# NP-hardness proof of selecting the ''fittest'' topological sequence of a DAG

Given a directed acyclic graph (DAG) with $$n$$ vertexes $$V=\{v_1, v_2,...,v_n\}$$ and a given permutation of those $$n$$ vertexes $$P=[p_1, p_2,..., p_n]$$ that $$\forall i, p_i\in V$$. Note that $$P$$ could be in any order which includes the topological order. Now we want to find the ''fittest'' topological sequence $$L=[l_1, l_2,..., l_n]$$ of the DAG that $$\forall i, l_i\in V$$.

The ''fittest'' means the difference $$D$$ between the two sequences $$P$$ and $$L$$ is minimal

$$D(P,L)=\sum_{i=1}^{n}f(p_i, l_i)$$

$$f(x,y) = \begin{cases} 0 & x = y\\ 1 & x \neq y \end{cases}$$

For example, if $$P'$$ itself is in topological order, then $$L'=P'$$ is the answer since $$D(P',L')=0$$ must be minimal.

I guess this problem is NP-hardness but couldn't prove it.

• the topological sequence of a directed acyclic graph means the result after we perform topological sorting about the directed acyclic graph. – user51340 Apr 16 at 11:31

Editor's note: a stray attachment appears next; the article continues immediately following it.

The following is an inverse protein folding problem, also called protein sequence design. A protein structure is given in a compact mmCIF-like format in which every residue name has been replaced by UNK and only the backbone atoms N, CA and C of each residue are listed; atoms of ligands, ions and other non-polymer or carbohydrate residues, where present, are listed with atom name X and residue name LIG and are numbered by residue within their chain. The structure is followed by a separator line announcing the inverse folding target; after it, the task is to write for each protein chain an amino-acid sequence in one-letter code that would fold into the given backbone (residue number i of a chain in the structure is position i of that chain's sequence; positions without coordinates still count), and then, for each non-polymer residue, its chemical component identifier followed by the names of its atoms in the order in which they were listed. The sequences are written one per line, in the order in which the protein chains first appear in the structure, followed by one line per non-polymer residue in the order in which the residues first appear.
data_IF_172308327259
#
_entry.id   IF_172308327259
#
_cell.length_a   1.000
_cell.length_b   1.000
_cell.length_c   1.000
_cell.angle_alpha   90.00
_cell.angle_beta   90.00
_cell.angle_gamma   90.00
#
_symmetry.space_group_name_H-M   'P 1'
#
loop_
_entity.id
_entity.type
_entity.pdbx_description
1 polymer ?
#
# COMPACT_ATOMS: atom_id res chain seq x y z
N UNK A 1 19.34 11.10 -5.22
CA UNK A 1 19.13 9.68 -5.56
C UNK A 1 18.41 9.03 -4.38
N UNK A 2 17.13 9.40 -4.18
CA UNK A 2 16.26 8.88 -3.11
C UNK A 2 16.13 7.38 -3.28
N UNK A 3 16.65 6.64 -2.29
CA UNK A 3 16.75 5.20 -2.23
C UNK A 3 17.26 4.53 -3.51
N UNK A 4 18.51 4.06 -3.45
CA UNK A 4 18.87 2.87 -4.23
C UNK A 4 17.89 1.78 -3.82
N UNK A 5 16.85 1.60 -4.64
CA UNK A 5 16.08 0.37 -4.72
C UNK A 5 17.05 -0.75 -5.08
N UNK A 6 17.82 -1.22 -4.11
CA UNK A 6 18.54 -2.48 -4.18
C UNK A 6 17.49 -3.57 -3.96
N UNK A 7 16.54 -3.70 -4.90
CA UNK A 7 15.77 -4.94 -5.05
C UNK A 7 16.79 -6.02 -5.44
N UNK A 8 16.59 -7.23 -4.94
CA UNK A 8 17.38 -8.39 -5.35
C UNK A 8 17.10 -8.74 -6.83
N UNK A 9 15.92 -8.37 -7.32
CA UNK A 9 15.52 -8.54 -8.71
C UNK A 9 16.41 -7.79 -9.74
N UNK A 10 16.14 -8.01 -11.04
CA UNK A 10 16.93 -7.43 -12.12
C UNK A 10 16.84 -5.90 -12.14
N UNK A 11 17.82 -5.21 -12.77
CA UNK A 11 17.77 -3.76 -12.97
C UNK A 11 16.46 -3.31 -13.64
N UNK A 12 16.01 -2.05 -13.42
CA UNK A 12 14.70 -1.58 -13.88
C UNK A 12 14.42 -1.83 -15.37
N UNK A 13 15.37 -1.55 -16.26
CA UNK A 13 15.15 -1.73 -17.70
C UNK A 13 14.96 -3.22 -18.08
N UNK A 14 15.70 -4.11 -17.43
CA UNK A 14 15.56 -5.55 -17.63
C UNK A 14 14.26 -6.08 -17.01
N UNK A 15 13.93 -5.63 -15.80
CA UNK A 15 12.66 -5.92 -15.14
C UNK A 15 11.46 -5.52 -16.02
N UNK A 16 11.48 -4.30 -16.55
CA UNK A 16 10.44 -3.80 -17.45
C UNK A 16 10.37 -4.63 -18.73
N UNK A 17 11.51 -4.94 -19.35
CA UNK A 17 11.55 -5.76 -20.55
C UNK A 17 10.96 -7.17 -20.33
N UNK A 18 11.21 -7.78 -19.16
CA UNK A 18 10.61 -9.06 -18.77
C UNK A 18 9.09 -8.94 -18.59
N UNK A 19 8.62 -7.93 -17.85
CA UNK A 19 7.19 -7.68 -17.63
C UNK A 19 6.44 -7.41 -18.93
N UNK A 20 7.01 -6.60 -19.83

• It would be good etiquette to accept, or at least comment on, the answer given to your related previous post here: cstheory.stackexchange.com/questions/41958/…. – Neal Young Apr 26 at 23:22
• Can you mention what (unsuccessful) attempts you've made to prove NP-hardness, or to find a poly-time algorithm? And can you give an example showing why the (presumably NP-hard) problem in your other post doesn't reduce directly to this problem? – Neal Young Apr 27 at 12:58